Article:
Syria war: UN calls for truce as government pounds rebel enclave
The UN has appealed for an immediate ceasefire in Syria, as the government intensified its bombardment of a besieged rebel enclave near Damascus.
UN officials said they needed at least a month to deliver aid to conflict zones and evacuate the critically ill.
Their call came as air strikes reportedly killed 80 people in the rebel-held Eastern Ghouta on Tuesday.
UN war crimes experts also said they were investigating reports of bombs containing chlorine being used there.
Medics, opposition activists and Western powers say government forces have used the toxic chemical in six attacks in the past 30 days in the Eastern Ghouta and the town of Saraqeb, in the rebel-held north-western province of Idlib.
The government has dismissed the reports as "lies", but the head of the UN's International Commission of Inquiry on Syria called them "alarming".
Paulo Pinheiro also said the "scale and ferocity" of the government's attacks on the Eastern Ghouta, where 400,000 people have been trapped since 2013, and Idlib had "increased dramatically" in the past 48 hours.
The Syrian Observatory for Human Rights (SOHR), a UK-based monitoring group, said at least 30 people were killed in strikes in the Eastern Ghouta on Monday.
Another 78, including 19 children, died in fresh attacks on Tuesday, it added, including suspected ground-to-ground missile strikes on the towns of Douma and Harasta.
The Syria Civil Defence, whose rescue workers are commonly known as the White Helmets, put the death toll at more than 80.
"Today there is no safe area at all," Siraj Mahmoud, the head of the organisation in Damascus Countryside province, told Reuters news agency. "Right now, we have people under rubble. The targeting is ongoing, warplanes on residential neighbourhoods."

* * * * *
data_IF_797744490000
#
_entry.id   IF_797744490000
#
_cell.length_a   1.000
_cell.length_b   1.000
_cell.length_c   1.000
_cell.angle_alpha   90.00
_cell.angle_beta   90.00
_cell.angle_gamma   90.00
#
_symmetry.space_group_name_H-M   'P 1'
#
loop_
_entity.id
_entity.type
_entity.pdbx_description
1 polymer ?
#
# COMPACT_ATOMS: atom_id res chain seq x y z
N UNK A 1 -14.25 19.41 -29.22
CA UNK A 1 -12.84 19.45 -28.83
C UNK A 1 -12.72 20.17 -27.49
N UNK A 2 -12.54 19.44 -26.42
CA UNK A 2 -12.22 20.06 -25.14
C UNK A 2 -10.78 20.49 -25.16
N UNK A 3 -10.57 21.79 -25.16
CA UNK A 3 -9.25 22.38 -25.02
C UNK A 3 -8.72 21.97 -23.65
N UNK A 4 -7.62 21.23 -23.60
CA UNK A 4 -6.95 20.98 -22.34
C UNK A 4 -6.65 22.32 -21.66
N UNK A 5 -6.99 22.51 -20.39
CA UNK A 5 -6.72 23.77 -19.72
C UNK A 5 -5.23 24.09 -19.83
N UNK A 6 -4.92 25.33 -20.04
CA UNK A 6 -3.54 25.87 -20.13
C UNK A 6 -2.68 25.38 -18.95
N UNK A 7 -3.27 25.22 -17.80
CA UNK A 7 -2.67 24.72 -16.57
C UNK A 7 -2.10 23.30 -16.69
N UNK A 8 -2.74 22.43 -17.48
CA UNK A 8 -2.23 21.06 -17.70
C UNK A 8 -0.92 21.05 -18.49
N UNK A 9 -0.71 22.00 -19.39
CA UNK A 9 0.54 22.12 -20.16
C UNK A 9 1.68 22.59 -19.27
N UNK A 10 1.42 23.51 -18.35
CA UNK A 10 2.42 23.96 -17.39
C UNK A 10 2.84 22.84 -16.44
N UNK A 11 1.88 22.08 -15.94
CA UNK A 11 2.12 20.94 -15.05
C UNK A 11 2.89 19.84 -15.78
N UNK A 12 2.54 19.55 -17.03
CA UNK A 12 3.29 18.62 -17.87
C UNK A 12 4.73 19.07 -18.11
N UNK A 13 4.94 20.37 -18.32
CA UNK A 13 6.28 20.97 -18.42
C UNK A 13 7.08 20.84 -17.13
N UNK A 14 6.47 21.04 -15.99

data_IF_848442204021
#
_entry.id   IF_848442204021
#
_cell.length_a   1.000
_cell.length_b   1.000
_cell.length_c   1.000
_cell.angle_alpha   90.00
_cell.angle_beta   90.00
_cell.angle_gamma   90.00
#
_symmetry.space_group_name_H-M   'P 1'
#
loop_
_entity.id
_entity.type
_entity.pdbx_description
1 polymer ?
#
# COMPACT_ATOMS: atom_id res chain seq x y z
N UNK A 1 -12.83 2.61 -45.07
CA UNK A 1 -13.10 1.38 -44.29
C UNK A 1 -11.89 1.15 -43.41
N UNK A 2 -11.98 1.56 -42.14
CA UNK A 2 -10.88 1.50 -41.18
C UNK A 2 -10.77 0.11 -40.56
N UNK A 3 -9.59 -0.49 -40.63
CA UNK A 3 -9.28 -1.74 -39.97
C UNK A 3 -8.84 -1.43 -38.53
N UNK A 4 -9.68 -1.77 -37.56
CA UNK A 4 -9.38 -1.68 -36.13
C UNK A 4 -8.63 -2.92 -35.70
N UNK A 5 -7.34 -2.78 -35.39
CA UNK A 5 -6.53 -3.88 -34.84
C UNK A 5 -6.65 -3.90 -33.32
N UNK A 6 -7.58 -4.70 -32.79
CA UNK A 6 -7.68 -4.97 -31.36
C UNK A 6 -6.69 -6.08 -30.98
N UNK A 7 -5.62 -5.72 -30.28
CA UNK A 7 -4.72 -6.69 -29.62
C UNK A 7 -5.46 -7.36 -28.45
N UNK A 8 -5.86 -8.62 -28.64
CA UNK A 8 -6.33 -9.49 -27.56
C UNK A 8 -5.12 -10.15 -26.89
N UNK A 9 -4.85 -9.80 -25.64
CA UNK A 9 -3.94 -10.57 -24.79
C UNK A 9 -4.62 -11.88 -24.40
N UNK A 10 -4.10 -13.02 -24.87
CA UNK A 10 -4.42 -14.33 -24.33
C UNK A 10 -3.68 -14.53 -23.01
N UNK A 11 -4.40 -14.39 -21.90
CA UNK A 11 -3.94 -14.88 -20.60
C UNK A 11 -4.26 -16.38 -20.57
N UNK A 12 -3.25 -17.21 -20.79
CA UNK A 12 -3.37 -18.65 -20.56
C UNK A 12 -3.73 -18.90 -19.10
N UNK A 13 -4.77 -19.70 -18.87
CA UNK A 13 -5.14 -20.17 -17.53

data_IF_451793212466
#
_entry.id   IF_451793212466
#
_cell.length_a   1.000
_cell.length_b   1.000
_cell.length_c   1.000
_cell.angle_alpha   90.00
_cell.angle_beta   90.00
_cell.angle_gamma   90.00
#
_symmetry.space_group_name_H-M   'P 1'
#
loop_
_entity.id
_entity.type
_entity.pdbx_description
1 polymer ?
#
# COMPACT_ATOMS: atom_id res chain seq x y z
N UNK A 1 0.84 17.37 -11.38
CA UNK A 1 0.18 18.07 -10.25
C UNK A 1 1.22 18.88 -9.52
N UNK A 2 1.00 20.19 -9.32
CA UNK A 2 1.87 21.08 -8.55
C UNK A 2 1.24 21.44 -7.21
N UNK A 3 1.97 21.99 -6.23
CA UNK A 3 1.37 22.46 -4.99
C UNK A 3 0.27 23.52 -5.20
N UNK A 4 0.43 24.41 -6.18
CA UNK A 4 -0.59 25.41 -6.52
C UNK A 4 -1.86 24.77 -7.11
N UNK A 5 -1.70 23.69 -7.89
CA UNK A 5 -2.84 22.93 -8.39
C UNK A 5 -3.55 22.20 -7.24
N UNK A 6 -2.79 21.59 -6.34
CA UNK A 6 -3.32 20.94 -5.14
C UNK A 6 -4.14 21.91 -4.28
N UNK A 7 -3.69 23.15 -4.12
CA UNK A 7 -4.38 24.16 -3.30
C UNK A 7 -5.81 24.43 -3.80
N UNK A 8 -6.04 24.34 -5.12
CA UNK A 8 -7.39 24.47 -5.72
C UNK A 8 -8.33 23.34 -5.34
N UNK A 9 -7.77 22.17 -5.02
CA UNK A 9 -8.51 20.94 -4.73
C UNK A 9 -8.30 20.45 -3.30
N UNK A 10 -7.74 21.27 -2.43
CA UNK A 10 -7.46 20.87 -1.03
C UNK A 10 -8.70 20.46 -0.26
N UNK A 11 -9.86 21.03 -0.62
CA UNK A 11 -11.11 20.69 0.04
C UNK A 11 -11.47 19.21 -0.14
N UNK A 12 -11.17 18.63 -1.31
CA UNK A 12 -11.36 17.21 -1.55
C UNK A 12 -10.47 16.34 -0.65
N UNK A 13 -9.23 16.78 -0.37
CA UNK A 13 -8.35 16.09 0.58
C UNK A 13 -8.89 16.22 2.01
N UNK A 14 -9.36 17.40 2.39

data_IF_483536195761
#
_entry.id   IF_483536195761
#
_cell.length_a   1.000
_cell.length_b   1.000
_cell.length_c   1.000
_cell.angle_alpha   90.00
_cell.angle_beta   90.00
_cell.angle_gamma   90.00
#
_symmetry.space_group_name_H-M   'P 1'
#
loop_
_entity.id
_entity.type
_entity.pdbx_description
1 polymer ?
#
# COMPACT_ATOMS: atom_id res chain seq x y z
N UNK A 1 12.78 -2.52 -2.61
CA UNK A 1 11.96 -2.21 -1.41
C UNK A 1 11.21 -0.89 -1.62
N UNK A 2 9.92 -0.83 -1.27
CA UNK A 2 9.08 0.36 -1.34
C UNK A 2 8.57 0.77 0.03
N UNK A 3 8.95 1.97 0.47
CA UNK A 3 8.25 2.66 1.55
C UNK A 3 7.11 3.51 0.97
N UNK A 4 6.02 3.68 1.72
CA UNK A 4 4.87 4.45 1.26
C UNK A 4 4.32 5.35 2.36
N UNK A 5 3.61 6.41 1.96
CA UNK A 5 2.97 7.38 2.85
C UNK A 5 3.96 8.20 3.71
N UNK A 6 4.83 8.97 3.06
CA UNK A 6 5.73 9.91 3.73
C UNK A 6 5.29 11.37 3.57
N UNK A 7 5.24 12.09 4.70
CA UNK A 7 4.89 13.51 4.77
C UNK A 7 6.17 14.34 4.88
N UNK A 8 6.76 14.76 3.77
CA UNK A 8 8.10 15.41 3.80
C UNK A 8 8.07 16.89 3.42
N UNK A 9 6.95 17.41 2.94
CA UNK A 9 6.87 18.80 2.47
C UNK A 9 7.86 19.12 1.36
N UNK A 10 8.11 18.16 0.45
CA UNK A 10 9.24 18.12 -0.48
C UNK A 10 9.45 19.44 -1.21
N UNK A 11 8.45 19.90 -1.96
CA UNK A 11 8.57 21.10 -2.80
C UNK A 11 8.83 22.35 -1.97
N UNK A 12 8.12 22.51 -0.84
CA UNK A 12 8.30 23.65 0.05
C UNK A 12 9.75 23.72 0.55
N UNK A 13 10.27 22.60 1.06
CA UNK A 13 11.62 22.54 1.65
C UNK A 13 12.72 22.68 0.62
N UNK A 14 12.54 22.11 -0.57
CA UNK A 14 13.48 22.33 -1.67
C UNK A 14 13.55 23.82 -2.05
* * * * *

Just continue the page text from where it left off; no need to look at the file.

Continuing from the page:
One resident told the BBC it was the heaviest bombardment he had experienced since the start of the civil war in 2011.
The SOHR and state media also said that shells fired by rebels in the Eastern Ghouta had killed three people in government-held parts of Damascus.
The UN's humanitarian co-ordinator for Syria and other UN representatives warned in a joint statement that the situation in the enclave and other conflict areas was "extreme", and urged all parties to agree to a cessation of hostilities.
"If there was a sufficiently long pause in hostilities, medical evacuations and humanitarian convoys could resume in East Ghouta, saving the lives of hundreds who need urgent medical attention, including many critically ill children," they said.
Another six people were reportedly killed in government air strikes on Idlib.
On Sunday night, 17 people from Saraqeb presented symptoms consistent with exposure to chlorine gas, including breathing difficulties, according to the Union of Medical Care and Relief Organizations (UOSSM).
Activists said the town was struck by two barrel bombs dropped by helicopters.
UOSSM also reported that hospitals in Maarat al-Numan, Kafranbel and Tal Mardikh had been targeted in air strikes since Sunday and taken out of service.
Government forces, which are backed by Russia and Iran, launched an offensive to retake Idlib in late October. But they stepped up their attacks on the province over the weekend after al-Qaeda-linked jihadists shot down a Russian Su-25 warplane, in an incident in which the pilot was killed.
The UN officials said civilians in Idlib were being forced to move repeatedly to escape fighting, and warned that the province - home to 1.16 million displaced people - might not be able to withstand the consequences of continued conflict.